Premier League clubs have invested in coronavirus testing machines that can turn around results in two and a half hours as they gear up towards finding a way to complete the season. The league is overseeing the initiative and it is understood that some clubs in the Championship have also purchased the machines, which cost £36,000 and are readily available.
The machines can test only one person every two and a half hours, meaning that clubs could realistically test seven employees each day with them. That, along with the cost, is probably why there is little demand for them from the NHS – whose test results take longer to return.
The Premier League is confident of privately securing the requisite number of test kits to enable top-flight football to restart without impacting on public health needs. Player and personnel testing is a major obstacle to English football finding a way to come back but the clubs are confident that with the machines they would have the means to check and safeguard their environments, particularly if they were to buy more than one machine.
At a meeting with its shareholder clubs on Friday, the Premier League will discuss new medical protocols devised to ensure a safe return to training and antigen testing for all players is one of the proposals. No defining votes are expected on training or return-to-play protocols. Instead it will provide an opportunity for clubs to air their thoughts on possible next steps while the league waits for the go-ahead from government.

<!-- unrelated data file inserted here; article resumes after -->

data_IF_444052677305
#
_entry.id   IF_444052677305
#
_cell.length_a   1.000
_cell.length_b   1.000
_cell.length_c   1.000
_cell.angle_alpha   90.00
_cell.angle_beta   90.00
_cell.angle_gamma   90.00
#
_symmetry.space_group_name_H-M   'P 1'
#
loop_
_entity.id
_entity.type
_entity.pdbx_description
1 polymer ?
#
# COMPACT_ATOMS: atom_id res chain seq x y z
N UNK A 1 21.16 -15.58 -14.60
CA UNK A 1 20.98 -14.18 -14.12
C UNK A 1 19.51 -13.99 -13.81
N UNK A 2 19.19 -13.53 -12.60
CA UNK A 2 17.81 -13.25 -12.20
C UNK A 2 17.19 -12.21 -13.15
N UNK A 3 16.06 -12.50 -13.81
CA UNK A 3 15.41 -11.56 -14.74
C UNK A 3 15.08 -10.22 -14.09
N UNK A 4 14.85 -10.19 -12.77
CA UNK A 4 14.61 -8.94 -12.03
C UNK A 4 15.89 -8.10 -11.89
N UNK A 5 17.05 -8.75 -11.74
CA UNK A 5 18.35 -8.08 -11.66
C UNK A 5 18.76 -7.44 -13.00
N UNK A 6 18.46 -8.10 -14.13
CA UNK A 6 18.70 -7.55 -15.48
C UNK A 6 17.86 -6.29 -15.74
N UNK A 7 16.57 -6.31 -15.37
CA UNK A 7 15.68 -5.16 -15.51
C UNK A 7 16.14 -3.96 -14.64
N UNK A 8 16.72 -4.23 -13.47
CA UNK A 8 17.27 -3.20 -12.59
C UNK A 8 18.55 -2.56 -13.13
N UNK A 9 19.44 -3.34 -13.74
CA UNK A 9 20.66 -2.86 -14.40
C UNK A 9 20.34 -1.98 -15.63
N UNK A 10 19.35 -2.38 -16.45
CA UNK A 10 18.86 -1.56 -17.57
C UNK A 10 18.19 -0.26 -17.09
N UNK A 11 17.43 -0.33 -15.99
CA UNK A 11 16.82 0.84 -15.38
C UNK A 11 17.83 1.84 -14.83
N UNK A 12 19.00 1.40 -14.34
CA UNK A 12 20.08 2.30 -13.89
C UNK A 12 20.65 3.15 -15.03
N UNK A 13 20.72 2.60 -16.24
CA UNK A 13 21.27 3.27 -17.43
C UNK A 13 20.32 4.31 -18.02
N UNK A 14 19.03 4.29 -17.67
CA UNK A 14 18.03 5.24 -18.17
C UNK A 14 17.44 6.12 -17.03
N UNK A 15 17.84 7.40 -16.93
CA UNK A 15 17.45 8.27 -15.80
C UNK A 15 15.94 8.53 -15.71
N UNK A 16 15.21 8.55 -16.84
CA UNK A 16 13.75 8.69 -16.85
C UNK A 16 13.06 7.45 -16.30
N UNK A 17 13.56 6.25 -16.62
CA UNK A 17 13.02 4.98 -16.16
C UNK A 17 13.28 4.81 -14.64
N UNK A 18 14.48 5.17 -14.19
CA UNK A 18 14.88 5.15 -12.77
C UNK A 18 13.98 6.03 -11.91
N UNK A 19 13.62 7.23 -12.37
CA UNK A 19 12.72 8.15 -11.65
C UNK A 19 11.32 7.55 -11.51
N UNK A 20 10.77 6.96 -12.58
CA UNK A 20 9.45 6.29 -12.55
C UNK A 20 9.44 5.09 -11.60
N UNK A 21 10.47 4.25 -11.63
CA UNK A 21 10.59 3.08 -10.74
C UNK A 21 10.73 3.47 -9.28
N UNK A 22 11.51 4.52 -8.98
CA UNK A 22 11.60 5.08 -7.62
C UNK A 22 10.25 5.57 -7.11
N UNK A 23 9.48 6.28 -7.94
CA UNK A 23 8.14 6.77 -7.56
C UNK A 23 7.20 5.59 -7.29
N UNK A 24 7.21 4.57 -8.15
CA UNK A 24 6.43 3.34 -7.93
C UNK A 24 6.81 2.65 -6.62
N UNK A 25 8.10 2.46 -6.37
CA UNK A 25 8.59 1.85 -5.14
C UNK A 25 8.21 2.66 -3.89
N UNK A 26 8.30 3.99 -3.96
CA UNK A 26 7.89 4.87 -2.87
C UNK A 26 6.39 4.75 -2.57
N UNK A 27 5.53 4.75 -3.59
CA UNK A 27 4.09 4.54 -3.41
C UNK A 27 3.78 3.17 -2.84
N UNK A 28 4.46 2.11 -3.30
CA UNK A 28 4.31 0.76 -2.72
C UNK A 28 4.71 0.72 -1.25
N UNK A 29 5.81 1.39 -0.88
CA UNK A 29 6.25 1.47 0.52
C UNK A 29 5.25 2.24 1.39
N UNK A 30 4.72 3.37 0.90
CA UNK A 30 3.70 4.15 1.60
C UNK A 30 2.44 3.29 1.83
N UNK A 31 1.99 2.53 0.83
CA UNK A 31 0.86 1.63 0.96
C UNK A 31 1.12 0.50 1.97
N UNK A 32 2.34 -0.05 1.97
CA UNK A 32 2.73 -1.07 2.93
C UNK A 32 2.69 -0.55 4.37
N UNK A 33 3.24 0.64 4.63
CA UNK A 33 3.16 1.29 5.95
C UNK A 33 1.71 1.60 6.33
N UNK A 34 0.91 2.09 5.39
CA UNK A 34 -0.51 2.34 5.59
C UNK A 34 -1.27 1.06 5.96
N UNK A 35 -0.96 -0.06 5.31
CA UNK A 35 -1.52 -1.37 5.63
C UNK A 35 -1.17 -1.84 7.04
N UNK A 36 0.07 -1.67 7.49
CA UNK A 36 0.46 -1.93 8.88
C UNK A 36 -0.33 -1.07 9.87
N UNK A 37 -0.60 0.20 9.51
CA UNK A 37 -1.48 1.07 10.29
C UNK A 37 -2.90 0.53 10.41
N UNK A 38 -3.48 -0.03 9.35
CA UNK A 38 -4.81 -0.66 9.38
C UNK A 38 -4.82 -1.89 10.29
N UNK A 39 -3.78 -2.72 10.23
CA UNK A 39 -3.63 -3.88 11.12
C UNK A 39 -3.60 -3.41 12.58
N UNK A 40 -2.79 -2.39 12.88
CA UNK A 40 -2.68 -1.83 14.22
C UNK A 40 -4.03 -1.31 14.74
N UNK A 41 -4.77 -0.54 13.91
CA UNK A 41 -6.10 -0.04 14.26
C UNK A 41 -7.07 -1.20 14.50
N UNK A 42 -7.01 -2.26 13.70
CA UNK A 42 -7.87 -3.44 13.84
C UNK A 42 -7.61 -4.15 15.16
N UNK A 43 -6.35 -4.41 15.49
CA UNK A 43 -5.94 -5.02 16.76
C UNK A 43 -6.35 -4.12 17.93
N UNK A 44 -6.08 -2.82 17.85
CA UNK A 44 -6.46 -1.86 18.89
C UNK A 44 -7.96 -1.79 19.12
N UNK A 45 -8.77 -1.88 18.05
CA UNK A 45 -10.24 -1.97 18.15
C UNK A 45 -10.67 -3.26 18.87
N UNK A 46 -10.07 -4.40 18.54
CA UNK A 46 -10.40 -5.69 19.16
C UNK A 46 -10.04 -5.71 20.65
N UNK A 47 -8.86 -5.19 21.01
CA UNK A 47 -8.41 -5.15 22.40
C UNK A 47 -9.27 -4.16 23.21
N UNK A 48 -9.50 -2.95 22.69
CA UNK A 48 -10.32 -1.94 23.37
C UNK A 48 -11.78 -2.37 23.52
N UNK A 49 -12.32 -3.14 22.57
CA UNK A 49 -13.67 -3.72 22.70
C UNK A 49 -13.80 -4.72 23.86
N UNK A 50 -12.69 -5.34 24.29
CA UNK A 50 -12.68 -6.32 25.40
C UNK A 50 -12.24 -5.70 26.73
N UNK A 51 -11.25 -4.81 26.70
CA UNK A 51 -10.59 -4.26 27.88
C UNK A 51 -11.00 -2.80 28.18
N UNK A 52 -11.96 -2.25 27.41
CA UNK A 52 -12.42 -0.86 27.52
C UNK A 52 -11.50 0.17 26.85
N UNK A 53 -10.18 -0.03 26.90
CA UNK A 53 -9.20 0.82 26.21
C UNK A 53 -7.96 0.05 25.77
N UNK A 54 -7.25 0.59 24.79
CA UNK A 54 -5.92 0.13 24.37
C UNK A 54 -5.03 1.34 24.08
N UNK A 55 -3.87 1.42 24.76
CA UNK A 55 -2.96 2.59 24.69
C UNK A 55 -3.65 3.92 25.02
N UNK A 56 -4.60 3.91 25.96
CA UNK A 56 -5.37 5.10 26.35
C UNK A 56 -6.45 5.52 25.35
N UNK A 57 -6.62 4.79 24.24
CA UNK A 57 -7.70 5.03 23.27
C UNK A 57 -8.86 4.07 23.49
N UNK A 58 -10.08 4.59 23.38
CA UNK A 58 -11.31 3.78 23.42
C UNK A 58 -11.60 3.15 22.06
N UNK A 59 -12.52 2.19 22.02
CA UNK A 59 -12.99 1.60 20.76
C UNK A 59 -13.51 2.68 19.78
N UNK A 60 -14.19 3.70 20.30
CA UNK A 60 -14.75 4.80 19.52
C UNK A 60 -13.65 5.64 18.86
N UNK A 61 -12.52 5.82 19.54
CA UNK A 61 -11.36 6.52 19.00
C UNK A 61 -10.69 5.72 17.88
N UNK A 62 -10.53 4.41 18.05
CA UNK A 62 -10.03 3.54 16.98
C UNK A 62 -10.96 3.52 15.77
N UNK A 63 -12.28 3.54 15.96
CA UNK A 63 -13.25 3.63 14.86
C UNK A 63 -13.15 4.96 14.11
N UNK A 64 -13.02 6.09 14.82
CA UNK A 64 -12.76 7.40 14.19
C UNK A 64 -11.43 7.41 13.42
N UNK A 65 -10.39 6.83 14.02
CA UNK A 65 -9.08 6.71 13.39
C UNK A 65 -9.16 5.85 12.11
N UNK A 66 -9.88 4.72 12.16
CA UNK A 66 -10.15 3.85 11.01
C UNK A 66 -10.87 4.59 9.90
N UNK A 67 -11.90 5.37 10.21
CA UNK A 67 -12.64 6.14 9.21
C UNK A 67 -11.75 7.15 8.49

A meeting between the department for Digital, Culture, Media and Sport and executives from a number of sports, including the Premier League, is due to take place later in the day.
Elsewhere in Europe countries continued to pursue varying approaches to resolving their seasons in the face of the coronavirus. In France there was confirmation that Ligue 1 had completed after 28 rounds, with Paris Saint-Germain declared champions and two teams, Amiens and Toulouse, relegated from the division.
In Spain the government decided on a protocol for a return to play in which clubs could be back in training on 11 May, though that is dependent on the approval of the department of health. In Germany, meanwhile, which had been anticipated to resume play by 9 May, the chancellor Angela Merkel pushed back a decision on any resumption to next week.